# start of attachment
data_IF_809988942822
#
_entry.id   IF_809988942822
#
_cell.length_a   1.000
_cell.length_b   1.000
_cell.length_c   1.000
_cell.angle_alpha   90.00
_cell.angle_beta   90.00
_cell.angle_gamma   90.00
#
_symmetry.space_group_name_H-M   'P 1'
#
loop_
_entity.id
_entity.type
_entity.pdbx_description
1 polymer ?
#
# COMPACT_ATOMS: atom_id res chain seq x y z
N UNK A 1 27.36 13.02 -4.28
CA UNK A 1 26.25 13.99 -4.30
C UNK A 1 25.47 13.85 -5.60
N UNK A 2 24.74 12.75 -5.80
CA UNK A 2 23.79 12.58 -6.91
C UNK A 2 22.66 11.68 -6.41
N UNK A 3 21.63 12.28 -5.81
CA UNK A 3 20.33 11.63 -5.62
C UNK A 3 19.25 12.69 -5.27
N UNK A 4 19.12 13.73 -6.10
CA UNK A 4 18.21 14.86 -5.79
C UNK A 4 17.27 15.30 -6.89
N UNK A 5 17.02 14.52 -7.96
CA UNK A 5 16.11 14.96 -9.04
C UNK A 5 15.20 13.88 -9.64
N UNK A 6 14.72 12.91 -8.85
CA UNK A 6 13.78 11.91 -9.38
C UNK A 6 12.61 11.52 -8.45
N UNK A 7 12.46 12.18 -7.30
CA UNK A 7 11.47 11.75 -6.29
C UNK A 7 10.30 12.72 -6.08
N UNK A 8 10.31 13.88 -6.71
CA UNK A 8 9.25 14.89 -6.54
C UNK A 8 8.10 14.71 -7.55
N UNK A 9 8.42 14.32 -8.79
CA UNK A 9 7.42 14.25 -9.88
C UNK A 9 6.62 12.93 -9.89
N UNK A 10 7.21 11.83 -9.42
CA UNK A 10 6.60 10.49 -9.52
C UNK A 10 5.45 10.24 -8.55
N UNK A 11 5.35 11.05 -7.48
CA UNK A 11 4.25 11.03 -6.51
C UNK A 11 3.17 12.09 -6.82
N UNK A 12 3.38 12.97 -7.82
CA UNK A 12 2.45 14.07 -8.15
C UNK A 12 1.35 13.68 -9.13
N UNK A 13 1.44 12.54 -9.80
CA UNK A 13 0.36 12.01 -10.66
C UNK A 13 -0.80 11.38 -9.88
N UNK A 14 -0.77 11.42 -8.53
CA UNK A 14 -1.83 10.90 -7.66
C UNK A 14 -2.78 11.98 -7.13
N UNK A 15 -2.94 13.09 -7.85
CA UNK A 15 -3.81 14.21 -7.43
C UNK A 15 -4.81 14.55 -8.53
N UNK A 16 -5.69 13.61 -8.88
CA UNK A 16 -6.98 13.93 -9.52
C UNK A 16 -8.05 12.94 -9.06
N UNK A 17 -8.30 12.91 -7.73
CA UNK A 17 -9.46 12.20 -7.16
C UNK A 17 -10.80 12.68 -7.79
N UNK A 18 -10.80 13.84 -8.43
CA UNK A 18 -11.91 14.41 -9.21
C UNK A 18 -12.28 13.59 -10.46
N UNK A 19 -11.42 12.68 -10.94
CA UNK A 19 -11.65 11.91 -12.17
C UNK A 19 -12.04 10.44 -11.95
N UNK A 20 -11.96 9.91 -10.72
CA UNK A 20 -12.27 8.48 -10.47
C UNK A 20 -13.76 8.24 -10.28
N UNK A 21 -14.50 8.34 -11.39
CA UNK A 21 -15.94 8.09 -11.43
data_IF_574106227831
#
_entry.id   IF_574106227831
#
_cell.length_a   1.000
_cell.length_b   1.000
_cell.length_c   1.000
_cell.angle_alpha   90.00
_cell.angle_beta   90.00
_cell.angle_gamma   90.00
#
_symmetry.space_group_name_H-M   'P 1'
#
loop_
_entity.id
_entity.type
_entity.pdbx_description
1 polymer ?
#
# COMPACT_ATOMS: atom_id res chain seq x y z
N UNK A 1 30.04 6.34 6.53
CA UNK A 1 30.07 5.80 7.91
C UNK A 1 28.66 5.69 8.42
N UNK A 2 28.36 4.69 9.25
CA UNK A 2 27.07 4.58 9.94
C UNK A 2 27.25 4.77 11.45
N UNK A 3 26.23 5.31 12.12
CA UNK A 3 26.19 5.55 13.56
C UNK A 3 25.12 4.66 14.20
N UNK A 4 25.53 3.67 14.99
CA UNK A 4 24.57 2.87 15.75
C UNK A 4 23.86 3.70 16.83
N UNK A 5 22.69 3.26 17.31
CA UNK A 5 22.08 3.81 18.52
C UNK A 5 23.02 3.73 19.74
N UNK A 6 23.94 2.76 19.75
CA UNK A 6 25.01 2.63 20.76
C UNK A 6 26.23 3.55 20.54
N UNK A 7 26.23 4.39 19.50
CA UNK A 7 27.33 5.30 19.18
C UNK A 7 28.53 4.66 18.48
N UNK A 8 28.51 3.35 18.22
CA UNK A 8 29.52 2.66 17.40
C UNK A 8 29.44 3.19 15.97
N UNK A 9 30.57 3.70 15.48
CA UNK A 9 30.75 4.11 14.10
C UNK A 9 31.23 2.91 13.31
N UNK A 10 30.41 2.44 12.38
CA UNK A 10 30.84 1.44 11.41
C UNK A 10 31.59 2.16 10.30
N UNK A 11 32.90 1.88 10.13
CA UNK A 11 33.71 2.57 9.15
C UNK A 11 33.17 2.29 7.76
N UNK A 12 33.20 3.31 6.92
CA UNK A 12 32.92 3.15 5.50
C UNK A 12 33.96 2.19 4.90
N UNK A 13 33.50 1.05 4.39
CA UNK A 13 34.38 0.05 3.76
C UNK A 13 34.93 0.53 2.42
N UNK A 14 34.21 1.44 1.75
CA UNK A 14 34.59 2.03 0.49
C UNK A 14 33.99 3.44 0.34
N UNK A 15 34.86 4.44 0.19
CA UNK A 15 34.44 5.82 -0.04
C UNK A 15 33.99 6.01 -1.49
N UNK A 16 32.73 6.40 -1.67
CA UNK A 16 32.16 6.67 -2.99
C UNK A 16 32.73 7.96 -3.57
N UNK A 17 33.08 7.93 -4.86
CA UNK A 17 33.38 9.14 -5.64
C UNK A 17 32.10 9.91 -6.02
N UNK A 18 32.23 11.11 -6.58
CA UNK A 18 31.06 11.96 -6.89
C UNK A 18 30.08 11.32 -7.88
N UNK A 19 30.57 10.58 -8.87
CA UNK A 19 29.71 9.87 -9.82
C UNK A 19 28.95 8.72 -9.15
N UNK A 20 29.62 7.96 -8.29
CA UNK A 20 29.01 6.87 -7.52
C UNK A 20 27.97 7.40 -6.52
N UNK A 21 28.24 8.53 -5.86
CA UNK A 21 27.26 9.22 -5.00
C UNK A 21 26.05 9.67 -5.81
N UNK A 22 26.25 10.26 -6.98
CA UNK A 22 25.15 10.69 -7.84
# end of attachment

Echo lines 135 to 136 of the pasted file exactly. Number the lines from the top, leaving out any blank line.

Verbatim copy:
C UNK A 11 33.17 2.29 7.76
N UNK A 12 33.20 3.31 6.92